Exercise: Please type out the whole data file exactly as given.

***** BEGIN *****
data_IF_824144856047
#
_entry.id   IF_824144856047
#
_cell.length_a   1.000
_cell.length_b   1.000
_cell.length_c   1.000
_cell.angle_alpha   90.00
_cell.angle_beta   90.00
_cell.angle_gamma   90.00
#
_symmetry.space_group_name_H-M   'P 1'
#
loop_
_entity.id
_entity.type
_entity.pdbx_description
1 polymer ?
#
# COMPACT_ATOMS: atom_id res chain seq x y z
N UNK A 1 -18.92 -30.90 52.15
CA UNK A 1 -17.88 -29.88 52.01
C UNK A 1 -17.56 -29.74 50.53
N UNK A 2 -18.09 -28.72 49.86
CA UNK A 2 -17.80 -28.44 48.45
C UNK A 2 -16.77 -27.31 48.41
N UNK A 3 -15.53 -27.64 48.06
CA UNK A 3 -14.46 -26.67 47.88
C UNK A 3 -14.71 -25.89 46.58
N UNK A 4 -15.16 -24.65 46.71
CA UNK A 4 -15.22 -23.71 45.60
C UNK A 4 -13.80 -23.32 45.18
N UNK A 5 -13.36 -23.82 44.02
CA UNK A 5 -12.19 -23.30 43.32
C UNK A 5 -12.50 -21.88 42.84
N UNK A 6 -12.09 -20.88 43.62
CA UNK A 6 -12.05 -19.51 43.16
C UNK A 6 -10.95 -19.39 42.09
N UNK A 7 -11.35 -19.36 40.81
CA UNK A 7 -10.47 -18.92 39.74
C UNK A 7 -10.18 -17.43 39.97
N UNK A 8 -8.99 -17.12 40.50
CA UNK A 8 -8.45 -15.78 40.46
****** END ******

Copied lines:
data_IF_824144856047
#
_entry.id   IF_824144856047
#
_cell.length_a   1.000
_cell.length_b   1.000
_cell.length_c   1.000
_cell.angle_alpha   90.00
_cell.angle_beta   90.00
_cell.angle_gamma   90.00
#
_symmetry.space_group_name_H-M   'P 1'
#
loop_
_entity.id
_entity.type
_entity.pdbx_description
1 polymer ?
#
# COMPACT_ATOMS: atom_id res chain seq x y z
N UNK A 1 -18.92 -30.90 52.15
CA UNK A 1 -17.88 -29.88 52.01
C UNK A 1 -17.56 -29.74 50.53
N UNK A 2 -18.09 -28.72 49.86
CA UNK A 2 -17.80 -28.44 48.45
C UNK A 2 -16.77 -27.31 48.41
N UNK A 3 -15.53 -27.64 48.06
CA UNK A 3 -14.46 -26.67 47.88
C UNK A 3 -14.71 -25.89 46.58
N UNK A 4 -15.16 -24.65 46.71
CA UNK A 4 -15.22 -23.71 45.60
C UNK A 4 -13.80 -23.32 45.18
N UNK A 5 -13.36 -23.82 44.02
CA UNK A 5 -12.19 -23.30 43.32
C UNK A 5 -12.50 -21.88 42.84
N UNK A 6 -12.09 -20.88 43.62
CA UNK A 6 -12.05 -19.51 43.16
C UNK A 6 -10.95 -19.39 42.09
N UNK A 7 -11.35 -19.36 40.81
CA UNK A 7 -10.47 -18.92 39.74
C UNK A 7 -10.18 -17.43 39.97
N UNK A 8 -8.99 -17.12 40.50
CA UNK A 8 -8.45 -15.78 40.46